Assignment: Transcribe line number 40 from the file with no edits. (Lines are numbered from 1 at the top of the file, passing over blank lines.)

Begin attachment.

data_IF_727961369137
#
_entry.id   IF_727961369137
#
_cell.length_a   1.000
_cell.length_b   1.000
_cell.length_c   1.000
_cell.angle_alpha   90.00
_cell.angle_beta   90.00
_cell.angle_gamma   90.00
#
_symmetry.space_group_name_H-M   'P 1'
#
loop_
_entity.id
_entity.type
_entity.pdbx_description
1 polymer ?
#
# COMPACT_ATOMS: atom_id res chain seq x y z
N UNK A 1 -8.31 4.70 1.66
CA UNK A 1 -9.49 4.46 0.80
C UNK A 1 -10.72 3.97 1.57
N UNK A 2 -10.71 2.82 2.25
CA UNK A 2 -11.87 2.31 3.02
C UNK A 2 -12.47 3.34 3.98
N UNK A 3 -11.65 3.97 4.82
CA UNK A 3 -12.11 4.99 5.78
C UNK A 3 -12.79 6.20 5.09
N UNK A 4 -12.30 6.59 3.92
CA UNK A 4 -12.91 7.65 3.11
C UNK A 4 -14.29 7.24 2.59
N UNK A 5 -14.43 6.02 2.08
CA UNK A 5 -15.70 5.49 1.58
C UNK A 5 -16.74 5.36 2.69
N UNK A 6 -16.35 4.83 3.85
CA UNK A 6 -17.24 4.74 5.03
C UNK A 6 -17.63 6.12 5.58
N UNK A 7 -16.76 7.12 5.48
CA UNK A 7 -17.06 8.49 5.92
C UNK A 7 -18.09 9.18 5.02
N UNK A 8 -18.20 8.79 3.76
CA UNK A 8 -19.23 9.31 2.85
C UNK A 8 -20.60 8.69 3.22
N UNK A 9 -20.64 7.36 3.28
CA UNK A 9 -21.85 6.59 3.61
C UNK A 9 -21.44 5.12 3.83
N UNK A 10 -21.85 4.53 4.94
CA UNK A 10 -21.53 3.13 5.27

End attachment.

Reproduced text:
CA UNK A 7 -17.06 8.49 5.92